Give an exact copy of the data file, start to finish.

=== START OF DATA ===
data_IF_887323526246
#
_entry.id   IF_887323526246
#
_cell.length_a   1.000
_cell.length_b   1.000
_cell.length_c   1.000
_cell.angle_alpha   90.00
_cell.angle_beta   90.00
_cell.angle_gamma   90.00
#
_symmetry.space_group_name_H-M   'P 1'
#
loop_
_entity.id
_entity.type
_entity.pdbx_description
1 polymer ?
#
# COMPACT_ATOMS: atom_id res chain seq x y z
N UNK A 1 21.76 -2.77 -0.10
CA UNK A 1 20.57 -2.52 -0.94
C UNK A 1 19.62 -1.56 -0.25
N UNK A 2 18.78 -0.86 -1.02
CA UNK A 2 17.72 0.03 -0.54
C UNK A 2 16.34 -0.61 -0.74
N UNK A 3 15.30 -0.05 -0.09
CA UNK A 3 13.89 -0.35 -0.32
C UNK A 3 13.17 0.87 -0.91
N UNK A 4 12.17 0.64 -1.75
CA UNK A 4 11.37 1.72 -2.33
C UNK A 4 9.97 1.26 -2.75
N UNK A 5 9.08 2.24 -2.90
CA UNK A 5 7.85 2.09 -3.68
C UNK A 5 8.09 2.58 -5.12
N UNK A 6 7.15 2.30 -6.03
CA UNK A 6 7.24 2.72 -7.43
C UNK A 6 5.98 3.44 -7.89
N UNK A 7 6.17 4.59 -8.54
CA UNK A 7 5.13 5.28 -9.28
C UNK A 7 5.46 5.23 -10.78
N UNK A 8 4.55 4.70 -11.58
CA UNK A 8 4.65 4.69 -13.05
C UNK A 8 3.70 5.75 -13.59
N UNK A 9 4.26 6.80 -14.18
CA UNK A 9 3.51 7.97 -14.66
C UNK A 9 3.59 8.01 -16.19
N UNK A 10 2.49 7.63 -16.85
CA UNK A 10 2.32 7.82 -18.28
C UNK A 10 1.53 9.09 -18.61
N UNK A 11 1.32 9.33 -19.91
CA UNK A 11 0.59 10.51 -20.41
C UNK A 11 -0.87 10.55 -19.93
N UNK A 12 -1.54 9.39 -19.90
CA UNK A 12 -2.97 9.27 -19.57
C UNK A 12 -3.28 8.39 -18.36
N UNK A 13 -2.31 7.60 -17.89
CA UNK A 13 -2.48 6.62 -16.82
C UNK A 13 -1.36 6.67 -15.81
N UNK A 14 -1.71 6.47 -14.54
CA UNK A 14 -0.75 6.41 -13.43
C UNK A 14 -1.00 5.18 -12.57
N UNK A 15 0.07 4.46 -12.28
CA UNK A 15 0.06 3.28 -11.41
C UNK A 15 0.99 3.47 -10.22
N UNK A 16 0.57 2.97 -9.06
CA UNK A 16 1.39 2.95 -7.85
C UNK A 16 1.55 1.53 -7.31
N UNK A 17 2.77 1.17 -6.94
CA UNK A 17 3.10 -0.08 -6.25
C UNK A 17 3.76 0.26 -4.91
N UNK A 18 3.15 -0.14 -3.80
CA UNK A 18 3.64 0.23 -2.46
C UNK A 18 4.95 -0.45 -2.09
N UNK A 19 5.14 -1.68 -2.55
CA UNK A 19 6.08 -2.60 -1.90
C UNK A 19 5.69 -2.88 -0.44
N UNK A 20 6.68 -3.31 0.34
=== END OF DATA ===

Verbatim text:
data_IF_887323526246
#
_entry.id   IF_887323526246
#
_cell.length_a   1.000
_cell.length_b   1.000
_cell.length_c   1.000
_cell.angle_alpha   90.00
_cell.angle_beta   90.00
_cell.angle_gamma   90.00
#
_symmetry.space_group_name_H-M   'P 1'
#
loop_
_entity.id
_entity.type
_entity.pdbx_description
1 polymer ?
#
# COMPACT_ATOMS: atom_id res chain seq x y z
N UNK A 1 21.76 -2.77 -0.10
CA UNK A 1 20.57 -2.52 -0.94
C UNK A 1 19.62 -1.56 -0.25
N UNK A 2 18.78 -0.86 -1.02
CA UNK A 2 17.72 0.03 -0.54
C UNK A 2 16.34 -0.61 -0.74
N UNK A 3 15.30 -0.05 -0.09
CA UNK A 3 13.89 -0.35 -0.32
C UNK A 3 13.17 0.87 -0.91
N UNK A 4 12.17 0.64 -1.75
CA UNK A 4 11.37 1.72 -2.33
C UNK A 4 9.97 1.26 -2.75
N UNK A 5 9.08 2.24 -2.90
CA UNK A 5 7.85 2.09 -3.68
C UNK A 5 8.09 2.58 -5.12
N UNK A 6 7.15 2.30 -6.03
CA UNK A 6 7.24 2.72 -7.43
C UNK A 6 5.98 3.44 -7.89
N UNK A 7 6.17 4.59 -8.54
CA UNK A 7 5.13 5.28 -9.28
C UNK A 7 5.46 5.23 -10.78
N UNK A 8 4.55 4.70 -11.58
CA UNK A 8 4.65 4.69 -13.05
C UNK A 8 3.70 5.75 -13.59
N UNK A 9 4.26 6.80 -14.18
CA UNK A 9 3.51 7.97 -14.66
C UNK A 9 3.59 8.01 -16.19
N UNK A 10 2.49 7.63 -16.85
CA UNK A 10 2.32 7.82 -18.28
C UNK A 10 1.53 9.09 -18.61
N UNK A 11 1.32 9.33 -19.91
CA UNK A 11 0.59 10.51 -20.41
C UNK A 11 -0.87 10.55 -19.93
N UNK A 12 -1.54 9.39 -19.90
CA UNK A 12 -2.97 9.27 -19.57
C UNK A 12 -3.28 8.39 -18.36
N UNK A 13 -2.31 7.60 -17.89
CA UNK A 13 -2.48 6.62 -16.82
C UNK A 13 -1.36 6.67 -15.81
N UNK A 14 -1.71 6.47 -14.54
CA UNK A 14 -0.75 6.41 -13.43
C UNK A 14 -1.00 5.18 -12.57
N UNK A 15 0.07 4.46 -12.28
CA UNK A 15 0.06 3.28 -11.41
C UNK A 15 0.99 3.47 -10.22
N UNK A 16 0.57 2.97 -9.06
CA UNK A 16 1.39 2.95 -7.85
C UNK A 16 1.55 1.53 -7.31
N UNK A 17 2.77 1.17 -6.94
CA UNK A 17 3.10 -0.08 -6.25
C UNK A 17 3.76 0.26 -4.91
N UNK A 18 3.15 -0.14 -3.80
CA UNK A 18 3.64 0.23 -2.46
C UNK A 18 4.95 -0.45 -2.09
N UNK A 19 5.14 -1.68 -2.55
CA UNK A 19 6.08 -2.60 -1.90
C UNK A 19 5.69 -2.88 -0.44
N UNK A 20 6.68 -3.31 0.34